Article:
Paula Wilce is tackling a 300-mile cycle challenge to raise funds for a charity that supports her grandchildren


Paula Wilce, from Gloucester, is going the extra mile for a charity close to her heart this month as she takes on a gruelling 300-mile cycle challenge – the inaugural charity bike ride, Tour De Scotty.

For Paula, this challenge is extra special. Not only is she challenging herself after coming through a recent battle with cancer, but she is also aiming to raise money for bereaved Armed Forces children’s charity, Scotty’s Little Soldiers, a charity which has been crucial in supporting her three grandchildren following the death of their dad, Paula’s son, in 2019.

Private Ross Standing who was 27, died in a car accident in July 2019 leaving behind three young children, Luca (8), Nyla (3) and Amaya (1). Since his death, the children have found solace in the support network created by Scotty’s Little Soldiers.

The charity, which was founded in 2010 by war widow Nikki Scott, supports hundreds of children, just like Luca, Nyla and Amaya, up and down the country, who at such a young age have already gone through so much.

Over the last year, on top of losing her son, Paula has had her own health battle to fight and has found exercise to be a great healer. Last month Paula took on Scotty’s Little Soldiers’ May Marathon challenge, before deciding to sign up for the Tour De Scotty.

Paula explained: “It was around Ross’ funeral that I was diagnosed with a rare form of cancer and have recently tackled chemotherapy and had an operation. I am now free of cancer, but my body is not back to normal yet. I was just getting back to normal life and looking to return to employment as I had been made redundant last June when lockdown happened. It was my stepdaughter who inspired me to start running as she is hoping to join the RAF after her A-Levels, and I started with the Couch to 5K. I then saw Nikki’s post about the May Marathon and thought, I am already running so I may as well give it a go! Running to raise money for Scotty’s motivated me more – I achieved 40 miles and I’ve almost completed Couch to 5K.

“I’ve started Tour De Scotty, but my body is not what it used to be because of chemo. I’m finding it hard as I am also still running, but I cycle with my husband which motivates me. We are doing about 11 miles a day. I’m enjoying it – all my fundraising and exercise has really helped with the whole coping process in what’s been a really hard time.”

From her May Marathon challenge Paula raised £874 for the charity and is hoping her charity cycle will do the same.

She added: “I keep hearing what Scotty’s are doing, and I fundraise because I know that if I’m helping the charity, then I’m helping my grandchildren. The team at Scotty’s are always reminding the children that they are there for them. They received Easter eggs in April, my two granddaughters have been to Butlins, they get birthday cards, and the team always check in on the kids and are making sure they know they are there for them. It is the anniversary of Ross’ death soon, and I know the children have received vouchers. Throughout lockdown there has been constant contact and checking in with them, too.”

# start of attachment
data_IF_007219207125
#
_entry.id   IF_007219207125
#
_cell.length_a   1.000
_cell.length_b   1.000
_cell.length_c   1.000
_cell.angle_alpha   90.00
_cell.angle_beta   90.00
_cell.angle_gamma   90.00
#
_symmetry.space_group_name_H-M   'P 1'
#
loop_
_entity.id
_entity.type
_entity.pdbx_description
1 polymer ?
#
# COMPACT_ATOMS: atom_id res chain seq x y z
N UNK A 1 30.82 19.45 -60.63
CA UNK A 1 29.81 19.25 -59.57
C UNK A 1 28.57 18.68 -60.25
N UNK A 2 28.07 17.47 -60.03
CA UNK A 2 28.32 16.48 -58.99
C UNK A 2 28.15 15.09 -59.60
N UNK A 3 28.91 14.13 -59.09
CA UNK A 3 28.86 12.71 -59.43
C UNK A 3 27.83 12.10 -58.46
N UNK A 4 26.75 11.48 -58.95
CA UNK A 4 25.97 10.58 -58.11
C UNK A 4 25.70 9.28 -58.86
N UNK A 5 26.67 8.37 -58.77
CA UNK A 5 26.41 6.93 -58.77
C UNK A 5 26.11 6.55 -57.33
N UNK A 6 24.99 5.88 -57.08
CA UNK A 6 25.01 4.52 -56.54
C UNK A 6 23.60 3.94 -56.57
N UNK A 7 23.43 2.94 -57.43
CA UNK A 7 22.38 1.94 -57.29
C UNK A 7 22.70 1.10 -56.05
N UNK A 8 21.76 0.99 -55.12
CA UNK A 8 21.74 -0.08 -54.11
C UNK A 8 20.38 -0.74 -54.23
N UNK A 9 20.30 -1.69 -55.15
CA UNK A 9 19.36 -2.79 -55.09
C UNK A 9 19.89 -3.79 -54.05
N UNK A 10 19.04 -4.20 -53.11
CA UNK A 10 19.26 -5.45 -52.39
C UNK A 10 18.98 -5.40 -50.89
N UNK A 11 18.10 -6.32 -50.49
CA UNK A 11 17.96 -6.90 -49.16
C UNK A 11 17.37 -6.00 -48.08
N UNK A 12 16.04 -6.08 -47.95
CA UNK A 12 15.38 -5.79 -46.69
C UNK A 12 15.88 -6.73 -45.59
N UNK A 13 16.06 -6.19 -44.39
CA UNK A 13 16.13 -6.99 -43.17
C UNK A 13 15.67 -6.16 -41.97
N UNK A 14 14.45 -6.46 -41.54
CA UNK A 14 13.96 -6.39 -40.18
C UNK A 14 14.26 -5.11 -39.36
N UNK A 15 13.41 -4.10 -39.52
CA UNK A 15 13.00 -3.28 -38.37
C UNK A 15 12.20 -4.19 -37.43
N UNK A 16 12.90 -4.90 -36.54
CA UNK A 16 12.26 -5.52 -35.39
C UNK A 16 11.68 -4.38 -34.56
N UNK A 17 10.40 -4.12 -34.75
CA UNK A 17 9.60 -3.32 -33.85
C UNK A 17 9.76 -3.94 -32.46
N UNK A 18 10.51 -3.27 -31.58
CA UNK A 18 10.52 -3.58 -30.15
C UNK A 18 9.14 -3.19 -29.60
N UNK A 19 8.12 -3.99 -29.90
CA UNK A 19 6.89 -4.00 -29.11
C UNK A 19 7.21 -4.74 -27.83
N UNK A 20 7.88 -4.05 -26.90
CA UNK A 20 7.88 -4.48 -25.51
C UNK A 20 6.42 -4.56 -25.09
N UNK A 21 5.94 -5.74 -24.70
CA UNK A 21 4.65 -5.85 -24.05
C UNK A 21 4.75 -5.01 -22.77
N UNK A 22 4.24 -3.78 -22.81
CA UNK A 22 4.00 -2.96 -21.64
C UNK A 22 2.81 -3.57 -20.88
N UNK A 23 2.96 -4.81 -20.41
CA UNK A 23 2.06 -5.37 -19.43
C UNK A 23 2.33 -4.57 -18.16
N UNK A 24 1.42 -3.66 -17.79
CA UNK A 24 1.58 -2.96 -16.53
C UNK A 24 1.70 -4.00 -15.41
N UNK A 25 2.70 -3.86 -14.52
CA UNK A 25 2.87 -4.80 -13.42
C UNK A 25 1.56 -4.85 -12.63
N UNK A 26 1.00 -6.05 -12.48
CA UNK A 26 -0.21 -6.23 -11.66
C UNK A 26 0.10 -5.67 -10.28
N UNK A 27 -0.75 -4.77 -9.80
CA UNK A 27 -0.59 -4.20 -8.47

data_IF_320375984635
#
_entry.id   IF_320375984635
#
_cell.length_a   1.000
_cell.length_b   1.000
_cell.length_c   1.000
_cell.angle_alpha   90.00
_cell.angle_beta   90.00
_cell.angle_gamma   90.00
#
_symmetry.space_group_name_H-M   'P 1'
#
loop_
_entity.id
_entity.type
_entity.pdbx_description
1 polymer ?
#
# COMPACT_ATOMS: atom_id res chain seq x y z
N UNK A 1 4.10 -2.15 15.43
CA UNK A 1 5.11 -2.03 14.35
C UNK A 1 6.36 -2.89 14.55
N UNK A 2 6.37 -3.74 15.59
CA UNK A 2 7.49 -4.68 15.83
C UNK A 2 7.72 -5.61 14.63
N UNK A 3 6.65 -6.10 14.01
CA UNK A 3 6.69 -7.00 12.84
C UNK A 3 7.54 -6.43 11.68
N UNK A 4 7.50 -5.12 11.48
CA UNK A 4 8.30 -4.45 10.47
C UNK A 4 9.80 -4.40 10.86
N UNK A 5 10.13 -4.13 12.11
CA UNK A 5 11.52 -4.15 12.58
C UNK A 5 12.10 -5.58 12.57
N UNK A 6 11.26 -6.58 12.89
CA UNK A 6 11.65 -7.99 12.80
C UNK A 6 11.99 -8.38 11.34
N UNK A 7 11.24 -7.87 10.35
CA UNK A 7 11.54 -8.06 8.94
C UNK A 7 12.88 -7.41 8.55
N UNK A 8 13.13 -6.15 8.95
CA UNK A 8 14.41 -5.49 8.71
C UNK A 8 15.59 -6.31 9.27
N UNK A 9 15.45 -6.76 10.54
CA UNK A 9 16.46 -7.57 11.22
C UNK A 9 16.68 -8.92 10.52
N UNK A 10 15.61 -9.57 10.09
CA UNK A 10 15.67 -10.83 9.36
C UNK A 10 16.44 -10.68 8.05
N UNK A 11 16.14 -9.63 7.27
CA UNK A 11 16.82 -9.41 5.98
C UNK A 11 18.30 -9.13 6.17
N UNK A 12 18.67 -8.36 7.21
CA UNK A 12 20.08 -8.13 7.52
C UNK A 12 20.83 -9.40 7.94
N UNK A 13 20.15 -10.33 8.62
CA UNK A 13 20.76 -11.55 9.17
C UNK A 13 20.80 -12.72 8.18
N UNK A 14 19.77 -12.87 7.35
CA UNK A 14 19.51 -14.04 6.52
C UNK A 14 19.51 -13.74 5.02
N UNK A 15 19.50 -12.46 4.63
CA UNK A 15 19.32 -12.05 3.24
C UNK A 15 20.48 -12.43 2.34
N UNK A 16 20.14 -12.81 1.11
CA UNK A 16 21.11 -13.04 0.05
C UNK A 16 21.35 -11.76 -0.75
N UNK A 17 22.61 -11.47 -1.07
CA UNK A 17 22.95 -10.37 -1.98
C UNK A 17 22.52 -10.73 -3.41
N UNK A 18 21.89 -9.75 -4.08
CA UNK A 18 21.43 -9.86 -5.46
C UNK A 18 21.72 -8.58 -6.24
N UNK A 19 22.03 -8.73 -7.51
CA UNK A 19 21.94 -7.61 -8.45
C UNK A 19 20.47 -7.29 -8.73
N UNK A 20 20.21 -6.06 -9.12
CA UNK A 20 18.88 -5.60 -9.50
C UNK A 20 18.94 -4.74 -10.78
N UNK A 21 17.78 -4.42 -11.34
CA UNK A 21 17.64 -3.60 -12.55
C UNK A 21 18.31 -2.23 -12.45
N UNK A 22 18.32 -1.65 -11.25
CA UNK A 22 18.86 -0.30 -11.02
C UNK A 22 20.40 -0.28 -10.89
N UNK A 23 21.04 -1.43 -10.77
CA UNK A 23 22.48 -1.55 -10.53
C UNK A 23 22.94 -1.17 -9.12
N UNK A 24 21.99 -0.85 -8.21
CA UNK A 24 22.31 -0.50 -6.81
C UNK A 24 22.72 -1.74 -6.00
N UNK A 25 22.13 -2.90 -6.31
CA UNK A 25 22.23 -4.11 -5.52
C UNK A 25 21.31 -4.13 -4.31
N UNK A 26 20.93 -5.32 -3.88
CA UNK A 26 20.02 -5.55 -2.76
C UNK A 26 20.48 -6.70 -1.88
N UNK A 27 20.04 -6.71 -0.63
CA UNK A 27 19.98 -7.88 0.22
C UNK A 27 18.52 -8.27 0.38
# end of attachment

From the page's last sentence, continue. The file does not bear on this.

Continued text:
The Tour De Scotty challenge is the inaugural cycling challenge organised by Scotty’s Little Soldiers. The charity launched the challenge as a way of helping to boost fundraising during lockdown, with unlimited exercise now permitted under new Government guidelines. The aim of the challenge is to cycle 300 or 600 miles and can be done indoors or outdoors, while following Government guidelines. Everyone who raises money will also receive a prize – those who raise £50 will receive a Scotty’s morale patch, those who raise £100 will receive a special Tour De Scotty Medal and those who raise £150 will receive a free cycling shirt. And everyone who reaches their target miles, will receive a special Tour De Scotty certificate.

Nikki Scott set up Scotty’s Little Soldiers after her husband, Corporal Lee Scott, was killed in Afghanistan the previous year, leaving behind two young children. The charity does lots of things to support its members, including providing access to the very best health and wellbeing care, offering outstanding development opportunities through a range of activity and educational grants, and Scotty’s helps put smiles back on those brave faces by organising events, providing respite breaks, posting them birthday and Christmas presents and remembering the anniversary of their parent’s death.

Usually, at this time of year, Scotty’s would be arranging respite breaks for the families, but sadly this isn’t possible at present. In recent weeks, the charity has had to adapt to the current climate and has been using modern technology and arranging exciting virtual events and activities to engage with its members as well as offering an increased level of emotional support to a great number of families who are struggling to cope with added pressures.

Nikki said: “Paula is an inspiration. I can’t believe what she has gone through in such a short space of time, turning something negative into a positive to benefit her grandchildren and other children just like them. I feel proud to be supported by Paula. Good luck Paula – and thank you! It’s because of people like her that we can continue to operate.”

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